The case against (and for) coercive violence in Paul

Tue, 26/10/2010 - 18:25

Douglas Campbell has a curious and ambivalent excursus (89-94) appended to the section in The Deliverance of God in which he claims that Justification theory and the ‘alternative theory’ of salvation drawn from Romans 5-8 differ markedly in the place that they accord ‘coercive and violent punishment’. For the alternative theory

not only suggests that coercive violence is not part of the divinely endorsed response to wrongdoing but implies that it may itself be an evil, which is to say that a key axiom within Justification theory must actually be repudiated as evil. (89)

That, of course, is quite a statement, but there is some back-pedalling done in the excursus, which makes it sound as though it was added as an afterthought in the light of critical feedback.

The heart of Campbell’s argument against coercive violence in Paul is christological:

The central defining dimension in Paul’s soteriology—the cross—is emphatically noncoercive and nonviolent. (Coercion and violence are of course received by Jesus at this point.) And according to Paul, Christians are saved by their participation in it. (89)

The other arguments put forward—Paul’s boasting in his sufferings, his metaphorization of military language—mostly flow from this contention. In the balance against this view, however, Campbell concedes, with evident reluctance but commendable integrity, that the language of ‘wrath’ is present throughout Paul and not merely in the standard Justification theory texts. I find his argument, nevertheless, unsatisafactory in two respects.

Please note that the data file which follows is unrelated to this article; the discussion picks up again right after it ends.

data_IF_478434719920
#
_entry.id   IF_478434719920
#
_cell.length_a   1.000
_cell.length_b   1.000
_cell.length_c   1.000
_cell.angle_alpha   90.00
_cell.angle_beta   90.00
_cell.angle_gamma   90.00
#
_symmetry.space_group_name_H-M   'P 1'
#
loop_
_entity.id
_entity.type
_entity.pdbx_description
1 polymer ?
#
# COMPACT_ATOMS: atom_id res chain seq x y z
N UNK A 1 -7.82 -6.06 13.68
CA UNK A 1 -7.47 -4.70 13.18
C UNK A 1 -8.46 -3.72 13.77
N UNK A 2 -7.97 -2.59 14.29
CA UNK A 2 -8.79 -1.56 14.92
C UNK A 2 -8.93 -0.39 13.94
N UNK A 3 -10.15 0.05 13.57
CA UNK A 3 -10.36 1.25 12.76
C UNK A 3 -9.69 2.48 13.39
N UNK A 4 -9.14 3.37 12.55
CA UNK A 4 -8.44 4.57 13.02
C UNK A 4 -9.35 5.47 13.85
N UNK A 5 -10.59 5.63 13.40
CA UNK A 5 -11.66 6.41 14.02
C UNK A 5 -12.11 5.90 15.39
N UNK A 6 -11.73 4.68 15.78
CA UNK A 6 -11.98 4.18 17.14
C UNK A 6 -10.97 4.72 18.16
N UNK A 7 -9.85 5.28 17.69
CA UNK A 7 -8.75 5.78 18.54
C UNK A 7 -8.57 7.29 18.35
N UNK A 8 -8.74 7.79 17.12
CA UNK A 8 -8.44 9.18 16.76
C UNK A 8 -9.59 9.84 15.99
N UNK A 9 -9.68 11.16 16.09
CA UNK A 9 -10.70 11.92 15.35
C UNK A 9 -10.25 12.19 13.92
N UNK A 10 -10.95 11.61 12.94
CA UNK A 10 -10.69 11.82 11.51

First, Campbell assumes that the language of wrath and judgment in Paul refers uniformly to a final judgment. But there is no good exegetical reason for this, and it does not do justice to Paul’s argument. ‘Wrath’ in the Old Testament and almost universally in the texts of second temple Judaism refers not to a final judgment of God but to a proximate judgment that will be realized through historical events. The interpreter, therefore, has to consider whether Paul is thinking in essentially these terms when he speaks of wrath first against the Jew and then against the Greek (see also ‘Jew first, then Greek in Campbell’s The Deliverance of God’). Old Testament precedent would suggest that this means wrath against Israel followed by wrath against Israel’s menacing imperial antagonist—not an undifferentiated final judgment.

If this is indeed the case, then Paul’s entire argument in Romans (and elsewhere) must be framed differently. The core terminology of wrath, faith, righteousness, salvation and gospel will be seen to refer not to the dynamics of personal salvation, whether by way of justification or participation, but to moments in what is essentially a national, or at least corporate, narrative. Personal options and outcomes must find their place secondarily within that narrative.

Secondly, I think that at least here Campbell overlooks the fact that the violence that came to be directed against Israel is understood even in the New Testament as an outworking of extreme sanctions stipulated in the covenant, and that Jesus became, in effect, an innocent victim of this. If nothing else, his death on a Roman cross was a symbolic anticipation of the severe suffering that the Romans were to inflict upon the Jews in the course of the war, not least by crucifixion. It is this historically contextualized narrative—and not Jesus’ death in some sort of narrative vacuum—that determines the sense of the argument about an atonement for the inveterate sins of Israel. It also, I think, provides the starting-point for understanding the perplexing relationship between Romans 1-4 and 5-8.

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